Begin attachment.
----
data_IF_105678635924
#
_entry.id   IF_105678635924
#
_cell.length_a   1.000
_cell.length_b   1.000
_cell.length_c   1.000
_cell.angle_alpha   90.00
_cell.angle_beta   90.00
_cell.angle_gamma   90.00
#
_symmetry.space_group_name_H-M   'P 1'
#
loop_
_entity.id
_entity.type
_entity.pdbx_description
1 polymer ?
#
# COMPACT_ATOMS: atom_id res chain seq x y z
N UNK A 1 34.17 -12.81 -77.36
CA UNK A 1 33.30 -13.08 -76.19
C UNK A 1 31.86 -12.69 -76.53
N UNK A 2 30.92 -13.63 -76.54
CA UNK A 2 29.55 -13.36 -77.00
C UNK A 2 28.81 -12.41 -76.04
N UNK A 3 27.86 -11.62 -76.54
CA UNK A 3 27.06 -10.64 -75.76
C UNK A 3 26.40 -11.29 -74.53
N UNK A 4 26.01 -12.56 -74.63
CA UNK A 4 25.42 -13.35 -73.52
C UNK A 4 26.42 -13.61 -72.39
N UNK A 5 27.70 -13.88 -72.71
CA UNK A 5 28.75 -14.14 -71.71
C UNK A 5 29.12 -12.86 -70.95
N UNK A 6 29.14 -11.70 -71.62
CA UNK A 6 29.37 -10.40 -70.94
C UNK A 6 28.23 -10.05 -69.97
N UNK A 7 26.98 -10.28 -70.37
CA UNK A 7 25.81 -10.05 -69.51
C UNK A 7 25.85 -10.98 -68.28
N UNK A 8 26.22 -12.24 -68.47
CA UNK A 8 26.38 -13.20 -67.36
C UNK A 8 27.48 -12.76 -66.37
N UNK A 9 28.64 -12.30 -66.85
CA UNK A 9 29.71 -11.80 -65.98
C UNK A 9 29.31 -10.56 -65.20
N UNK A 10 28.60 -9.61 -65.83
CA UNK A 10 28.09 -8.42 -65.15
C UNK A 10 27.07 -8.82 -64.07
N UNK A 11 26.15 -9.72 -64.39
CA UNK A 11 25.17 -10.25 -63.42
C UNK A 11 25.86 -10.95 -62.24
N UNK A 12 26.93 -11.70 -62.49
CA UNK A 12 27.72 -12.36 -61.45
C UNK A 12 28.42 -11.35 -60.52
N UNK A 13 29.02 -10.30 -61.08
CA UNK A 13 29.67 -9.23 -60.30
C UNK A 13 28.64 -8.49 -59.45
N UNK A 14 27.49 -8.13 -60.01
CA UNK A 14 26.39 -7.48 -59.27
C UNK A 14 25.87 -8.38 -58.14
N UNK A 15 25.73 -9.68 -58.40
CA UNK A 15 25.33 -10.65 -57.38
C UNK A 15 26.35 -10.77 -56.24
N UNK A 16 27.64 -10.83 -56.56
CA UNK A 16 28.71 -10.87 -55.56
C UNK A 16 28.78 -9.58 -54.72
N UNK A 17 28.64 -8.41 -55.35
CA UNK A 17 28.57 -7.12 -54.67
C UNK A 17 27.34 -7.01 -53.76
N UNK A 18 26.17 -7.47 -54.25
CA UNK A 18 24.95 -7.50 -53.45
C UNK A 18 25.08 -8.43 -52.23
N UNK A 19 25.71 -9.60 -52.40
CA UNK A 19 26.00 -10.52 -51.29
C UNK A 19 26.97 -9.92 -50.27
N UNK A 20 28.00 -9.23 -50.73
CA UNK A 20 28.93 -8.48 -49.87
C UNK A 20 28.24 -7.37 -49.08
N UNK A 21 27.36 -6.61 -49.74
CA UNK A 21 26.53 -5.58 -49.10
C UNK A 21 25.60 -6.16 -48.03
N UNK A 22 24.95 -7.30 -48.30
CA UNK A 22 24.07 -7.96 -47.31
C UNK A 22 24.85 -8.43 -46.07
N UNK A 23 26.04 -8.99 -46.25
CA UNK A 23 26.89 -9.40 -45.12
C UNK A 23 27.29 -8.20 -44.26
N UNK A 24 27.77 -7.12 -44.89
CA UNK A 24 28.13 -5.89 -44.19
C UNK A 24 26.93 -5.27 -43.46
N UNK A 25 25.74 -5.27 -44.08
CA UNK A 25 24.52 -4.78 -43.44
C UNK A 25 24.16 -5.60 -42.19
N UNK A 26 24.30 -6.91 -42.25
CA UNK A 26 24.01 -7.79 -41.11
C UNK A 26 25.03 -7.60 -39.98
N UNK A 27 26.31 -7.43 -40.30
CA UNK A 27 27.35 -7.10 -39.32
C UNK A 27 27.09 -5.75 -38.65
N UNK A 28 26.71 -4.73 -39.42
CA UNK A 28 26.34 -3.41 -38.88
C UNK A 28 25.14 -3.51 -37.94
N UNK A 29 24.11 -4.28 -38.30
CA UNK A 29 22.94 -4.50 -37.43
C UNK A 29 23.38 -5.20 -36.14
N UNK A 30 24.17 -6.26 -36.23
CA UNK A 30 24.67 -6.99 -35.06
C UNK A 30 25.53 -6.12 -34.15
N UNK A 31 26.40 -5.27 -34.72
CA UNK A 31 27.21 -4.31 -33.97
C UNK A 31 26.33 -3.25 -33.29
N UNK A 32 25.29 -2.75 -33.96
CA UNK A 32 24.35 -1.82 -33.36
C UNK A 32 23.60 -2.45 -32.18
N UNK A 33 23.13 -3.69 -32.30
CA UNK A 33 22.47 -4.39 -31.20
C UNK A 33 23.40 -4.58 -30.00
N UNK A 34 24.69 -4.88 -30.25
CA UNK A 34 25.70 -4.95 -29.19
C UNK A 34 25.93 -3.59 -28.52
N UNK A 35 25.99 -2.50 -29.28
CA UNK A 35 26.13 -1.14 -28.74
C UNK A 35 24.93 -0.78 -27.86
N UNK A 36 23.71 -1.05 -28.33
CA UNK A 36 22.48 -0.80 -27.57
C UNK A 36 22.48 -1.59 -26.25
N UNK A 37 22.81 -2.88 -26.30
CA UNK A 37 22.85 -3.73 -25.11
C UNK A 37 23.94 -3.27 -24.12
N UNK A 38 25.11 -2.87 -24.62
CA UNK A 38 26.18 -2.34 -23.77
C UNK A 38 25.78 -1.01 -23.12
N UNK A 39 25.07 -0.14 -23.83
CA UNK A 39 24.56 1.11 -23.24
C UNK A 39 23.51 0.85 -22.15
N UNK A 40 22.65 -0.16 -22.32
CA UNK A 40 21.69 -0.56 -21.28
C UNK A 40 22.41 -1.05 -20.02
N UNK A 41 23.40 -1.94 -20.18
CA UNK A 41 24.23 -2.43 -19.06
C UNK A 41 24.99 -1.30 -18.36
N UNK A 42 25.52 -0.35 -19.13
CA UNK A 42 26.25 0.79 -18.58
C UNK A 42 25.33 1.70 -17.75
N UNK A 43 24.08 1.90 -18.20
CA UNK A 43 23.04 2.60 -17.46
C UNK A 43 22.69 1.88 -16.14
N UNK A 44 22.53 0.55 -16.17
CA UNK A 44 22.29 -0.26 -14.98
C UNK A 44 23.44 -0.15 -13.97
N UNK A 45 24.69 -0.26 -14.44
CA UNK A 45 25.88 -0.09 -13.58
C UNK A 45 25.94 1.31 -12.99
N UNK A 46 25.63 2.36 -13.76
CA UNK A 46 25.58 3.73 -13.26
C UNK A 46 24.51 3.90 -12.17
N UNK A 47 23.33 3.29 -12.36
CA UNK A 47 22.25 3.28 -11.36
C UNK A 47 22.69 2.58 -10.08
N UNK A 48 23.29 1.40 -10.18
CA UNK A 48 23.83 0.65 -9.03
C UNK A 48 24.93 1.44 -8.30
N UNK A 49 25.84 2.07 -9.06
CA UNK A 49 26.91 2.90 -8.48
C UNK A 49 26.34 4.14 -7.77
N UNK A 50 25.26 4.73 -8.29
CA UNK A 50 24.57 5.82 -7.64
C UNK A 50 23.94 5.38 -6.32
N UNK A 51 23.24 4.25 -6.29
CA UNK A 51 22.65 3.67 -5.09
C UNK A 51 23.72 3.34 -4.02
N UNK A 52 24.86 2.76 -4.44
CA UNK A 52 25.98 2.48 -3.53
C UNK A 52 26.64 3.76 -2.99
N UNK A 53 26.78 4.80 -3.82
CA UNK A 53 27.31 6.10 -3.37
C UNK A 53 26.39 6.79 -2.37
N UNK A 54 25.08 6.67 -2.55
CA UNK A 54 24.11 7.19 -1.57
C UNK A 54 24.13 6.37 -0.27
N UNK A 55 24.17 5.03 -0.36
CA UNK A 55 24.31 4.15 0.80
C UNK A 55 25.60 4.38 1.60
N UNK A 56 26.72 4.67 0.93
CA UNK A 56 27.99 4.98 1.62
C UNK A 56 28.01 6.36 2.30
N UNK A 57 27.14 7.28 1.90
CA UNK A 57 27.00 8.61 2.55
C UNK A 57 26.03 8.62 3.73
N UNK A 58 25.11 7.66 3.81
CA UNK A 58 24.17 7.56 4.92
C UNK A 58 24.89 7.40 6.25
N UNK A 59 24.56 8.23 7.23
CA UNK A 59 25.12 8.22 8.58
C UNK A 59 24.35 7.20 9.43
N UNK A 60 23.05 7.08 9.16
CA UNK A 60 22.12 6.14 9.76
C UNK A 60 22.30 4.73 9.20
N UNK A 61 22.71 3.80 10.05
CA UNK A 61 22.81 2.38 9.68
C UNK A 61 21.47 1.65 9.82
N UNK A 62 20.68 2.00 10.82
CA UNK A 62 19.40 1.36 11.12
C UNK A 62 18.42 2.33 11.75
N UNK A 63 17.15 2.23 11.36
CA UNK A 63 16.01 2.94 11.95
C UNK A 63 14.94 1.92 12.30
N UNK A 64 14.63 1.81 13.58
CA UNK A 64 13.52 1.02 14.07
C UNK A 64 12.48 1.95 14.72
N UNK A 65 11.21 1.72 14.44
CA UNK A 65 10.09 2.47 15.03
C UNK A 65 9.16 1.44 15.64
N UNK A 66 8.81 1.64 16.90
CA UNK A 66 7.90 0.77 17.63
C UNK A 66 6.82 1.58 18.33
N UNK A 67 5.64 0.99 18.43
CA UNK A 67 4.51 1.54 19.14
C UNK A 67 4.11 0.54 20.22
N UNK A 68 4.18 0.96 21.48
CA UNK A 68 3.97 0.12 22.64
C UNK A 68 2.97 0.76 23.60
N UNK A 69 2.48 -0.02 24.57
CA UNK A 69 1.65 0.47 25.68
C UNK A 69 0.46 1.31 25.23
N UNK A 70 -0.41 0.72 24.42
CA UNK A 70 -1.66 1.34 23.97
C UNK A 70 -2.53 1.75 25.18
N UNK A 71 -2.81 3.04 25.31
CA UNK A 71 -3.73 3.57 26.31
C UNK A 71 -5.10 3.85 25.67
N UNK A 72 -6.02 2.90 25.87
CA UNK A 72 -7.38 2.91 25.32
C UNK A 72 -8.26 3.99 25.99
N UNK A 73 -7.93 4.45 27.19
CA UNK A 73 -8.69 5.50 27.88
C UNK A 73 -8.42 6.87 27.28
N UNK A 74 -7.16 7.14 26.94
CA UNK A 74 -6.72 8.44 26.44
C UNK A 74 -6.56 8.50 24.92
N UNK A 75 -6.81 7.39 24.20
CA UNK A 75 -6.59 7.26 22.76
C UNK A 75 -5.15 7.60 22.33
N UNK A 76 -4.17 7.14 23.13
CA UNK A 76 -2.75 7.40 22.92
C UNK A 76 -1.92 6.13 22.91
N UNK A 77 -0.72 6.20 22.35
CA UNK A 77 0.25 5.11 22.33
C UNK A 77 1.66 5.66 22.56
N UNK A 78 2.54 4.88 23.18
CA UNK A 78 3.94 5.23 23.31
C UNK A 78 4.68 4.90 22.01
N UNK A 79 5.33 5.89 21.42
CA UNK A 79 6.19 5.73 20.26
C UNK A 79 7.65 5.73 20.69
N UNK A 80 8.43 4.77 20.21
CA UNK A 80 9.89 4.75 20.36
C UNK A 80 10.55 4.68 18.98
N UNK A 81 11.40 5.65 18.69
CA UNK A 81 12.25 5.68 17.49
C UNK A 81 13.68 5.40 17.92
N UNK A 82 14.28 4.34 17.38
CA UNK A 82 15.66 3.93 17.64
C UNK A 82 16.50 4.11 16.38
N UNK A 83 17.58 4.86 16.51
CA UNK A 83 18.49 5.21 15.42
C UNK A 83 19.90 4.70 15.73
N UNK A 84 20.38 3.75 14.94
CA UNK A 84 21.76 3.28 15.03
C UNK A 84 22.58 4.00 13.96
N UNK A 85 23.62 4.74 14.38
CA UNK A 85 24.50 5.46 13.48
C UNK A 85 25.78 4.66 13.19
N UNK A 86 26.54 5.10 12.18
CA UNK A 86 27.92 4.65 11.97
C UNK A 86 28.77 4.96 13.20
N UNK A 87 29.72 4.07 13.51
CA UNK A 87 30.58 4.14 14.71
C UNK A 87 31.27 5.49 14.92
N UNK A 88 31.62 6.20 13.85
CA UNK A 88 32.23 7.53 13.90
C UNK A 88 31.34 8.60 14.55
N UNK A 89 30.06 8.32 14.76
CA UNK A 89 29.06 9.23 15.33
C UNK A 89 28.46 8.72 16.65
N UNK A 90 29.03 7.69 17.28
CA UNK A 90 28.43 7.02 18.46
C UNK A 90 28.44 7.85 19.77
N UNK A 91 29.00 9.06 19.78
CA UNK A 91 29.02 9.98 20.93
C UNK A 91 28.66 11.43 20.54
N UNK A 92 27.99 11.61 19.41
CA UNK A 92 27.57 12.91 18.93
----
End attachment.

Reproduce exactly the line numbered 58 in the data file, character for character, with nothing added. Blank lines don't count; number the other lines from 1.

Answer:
CA UNK A 13 29.67 -9.23 -60.30